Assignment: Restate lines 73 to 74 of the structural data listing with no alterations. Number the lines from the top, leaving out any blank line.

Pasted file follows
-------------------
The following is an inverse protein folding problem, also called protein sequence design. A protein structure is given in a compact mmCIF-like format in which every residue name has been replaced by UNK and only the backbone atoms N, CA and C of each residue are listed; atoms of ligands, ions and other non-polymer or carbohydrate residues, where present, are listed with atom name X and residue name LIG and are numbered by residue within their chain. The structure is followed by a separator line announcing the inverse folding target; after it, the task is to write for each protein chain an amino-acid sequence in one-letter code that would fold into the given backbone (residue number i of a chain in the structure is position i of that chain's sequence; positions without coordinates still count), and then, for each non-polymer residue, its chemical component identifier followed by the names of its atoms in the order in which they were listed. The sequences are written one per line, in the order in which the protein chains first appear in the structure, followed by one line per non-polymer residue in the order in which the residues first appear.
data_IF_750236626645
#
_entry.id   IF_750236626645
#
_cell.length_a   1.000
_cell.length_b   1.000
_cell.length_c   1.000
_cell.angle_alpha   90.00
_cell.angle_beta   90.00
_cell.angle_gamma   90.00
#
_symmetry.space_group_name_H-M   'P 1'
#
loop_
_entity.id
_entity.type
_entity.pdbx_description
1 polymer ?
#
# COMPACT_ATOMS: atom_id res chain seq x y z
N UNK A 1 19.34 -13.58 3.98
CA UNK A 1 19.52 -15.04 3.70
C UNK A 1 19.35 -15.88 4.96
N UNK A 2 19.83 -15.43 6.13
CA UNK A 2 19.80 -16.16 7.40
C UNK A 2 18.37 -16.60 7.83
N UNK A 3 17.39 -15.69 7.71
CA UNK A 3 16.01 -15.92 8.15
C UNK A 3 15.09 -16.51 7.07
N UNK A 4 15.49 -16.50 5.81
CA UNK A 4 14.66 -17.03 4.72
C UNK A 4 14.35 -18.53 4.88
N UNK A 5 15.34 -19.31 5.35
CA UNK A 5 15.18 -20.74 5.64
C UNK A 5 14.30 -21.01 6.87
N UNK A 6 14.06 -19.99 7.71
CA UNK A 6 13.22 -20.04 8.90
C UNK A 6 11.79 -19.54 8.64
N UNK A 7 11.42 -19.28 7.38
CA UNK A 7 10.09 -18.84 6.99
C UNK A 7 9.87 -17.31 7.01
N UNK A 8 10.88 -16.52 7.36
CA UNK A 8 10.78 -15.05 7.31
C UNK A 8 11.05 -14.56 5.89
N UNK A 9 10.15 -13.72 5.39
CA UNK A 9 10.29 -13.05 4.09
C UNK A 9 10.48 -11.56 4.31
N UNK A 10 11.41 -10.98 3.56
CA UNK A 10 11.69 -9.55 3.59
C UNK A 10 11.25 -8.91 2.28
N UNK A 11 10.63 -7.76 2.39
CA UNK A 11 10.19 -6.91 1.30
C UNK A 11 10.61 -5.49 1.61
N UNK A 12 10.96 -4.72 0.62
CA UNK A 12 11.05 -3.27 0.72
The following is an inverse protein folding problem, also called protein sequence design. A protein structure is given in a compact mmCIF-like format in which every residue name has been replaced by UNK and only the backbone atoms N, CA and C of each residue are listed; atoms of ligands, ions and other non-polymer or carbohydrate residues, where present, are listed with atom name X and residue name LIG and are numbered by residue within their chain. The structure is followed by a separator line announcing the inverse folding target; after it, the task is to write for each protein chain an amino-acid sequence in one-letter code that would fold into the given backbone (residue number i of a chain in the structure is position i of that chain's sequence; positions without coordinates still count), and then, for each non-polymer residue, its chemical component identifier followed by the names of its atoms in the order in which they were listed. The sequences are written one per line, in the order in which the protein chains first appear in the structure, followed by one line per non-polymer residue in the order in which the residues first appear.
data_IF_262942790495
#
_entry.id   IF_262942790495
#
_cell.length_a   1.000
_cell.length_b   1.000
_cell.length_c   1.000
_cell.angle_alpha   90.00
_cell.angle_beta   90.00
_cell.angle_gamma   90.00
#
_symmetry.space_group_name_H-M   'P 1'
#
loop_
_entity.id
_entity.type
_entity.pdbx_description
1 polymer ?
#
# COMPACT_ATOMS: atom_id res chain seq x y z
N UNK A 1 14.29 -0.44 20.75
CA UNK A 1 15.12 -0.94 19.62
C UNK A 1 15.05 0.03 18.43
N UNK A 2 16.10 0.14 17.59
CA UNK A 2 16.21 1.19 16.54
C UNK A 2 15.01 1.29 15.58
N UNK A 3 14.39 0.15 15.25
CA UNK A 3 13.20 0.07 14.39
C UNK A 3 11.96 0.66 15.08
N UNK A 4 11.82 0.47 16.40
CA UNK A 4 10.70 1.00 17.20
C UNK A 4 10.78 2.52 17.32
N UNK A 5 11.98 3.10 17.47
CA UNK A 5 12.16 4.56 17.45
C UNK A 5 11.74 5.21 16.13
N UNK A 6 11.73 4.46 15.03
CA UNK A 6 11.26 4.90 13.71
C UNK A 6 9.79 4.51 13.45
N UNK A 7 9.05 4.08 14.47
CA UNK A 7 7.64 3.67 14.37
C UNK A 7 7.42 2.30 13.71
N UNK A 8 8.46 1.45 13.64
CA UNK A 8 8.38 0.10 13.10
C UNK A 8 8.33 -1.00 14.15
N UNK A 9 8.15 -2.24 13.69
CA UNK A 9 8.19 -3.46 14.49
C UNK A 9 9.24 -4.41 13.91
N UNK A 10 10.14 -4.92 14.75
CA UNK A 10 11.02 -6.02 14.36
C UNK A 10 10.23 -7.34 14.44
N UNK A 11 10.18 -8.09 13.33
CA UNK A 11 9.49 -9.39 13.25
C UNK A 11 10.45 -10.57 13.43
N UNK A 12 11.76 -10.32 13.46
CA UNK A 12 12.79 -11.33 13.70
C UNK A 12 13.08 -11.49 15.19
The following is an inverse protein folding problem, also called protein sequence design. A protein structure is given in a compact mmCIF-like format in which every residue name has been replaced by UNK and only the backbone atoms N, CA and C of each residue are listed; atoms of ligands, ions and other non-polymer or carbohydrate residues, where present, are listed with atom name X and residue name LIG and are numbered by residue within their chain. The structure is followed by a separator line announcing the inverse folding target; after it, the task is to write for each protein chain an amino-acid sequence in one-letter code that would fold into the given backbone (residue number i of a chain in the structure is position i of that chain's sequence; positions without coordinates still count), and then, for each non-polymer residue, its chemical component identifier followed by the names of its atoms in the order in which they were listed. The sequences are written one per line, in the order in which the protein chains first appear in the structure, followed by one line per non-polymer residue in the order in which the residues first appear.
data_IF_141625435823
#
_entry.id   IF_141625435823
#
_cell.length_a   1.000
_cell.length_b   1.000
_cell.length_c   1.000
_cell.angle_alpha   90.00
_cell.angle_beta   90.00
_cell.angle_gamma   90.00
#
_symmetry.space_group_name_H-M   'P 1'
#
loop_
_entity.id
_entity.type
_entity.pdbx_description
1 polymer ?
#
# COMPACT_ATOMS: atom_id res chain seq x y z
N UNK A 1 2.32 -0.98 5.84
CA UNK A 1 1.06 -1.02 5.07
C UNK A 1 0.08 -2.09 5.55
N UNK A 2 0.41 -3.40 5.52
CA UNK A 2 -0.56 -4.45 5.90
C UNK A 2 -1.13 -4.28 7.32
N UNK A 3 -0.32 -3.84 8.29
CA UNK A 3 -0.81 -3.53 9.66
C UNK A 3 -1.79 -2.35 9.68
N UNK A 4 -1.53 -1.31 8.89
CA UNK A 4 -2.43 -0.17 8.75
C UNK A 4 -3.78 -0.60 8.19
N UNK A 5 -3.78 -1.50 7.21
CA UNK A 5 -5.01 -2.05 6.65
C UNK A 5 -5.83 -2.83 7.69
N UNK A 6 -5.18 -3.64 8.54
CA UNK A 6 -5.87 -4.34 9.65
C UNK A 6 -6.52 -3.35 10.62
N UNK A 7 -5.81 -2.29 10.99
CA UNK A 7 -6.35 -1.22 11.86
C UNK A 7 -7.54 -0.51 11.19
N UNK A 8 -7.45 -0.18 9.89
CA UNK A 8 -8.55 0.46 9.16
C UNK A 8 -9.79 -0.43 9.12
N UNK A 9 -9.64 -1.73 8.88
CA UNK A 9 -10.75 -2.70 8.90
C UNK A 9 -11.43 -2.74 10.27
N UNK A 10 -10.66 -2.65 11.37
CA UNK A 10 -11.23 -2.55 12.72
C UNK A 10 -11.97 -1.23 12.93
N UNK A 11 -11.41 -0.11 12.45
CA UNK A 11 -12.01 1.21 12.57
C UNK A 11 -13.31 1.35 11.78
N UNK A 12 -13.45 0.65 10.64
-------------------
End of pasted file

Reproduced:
_entity.type
_entity.pdbx_description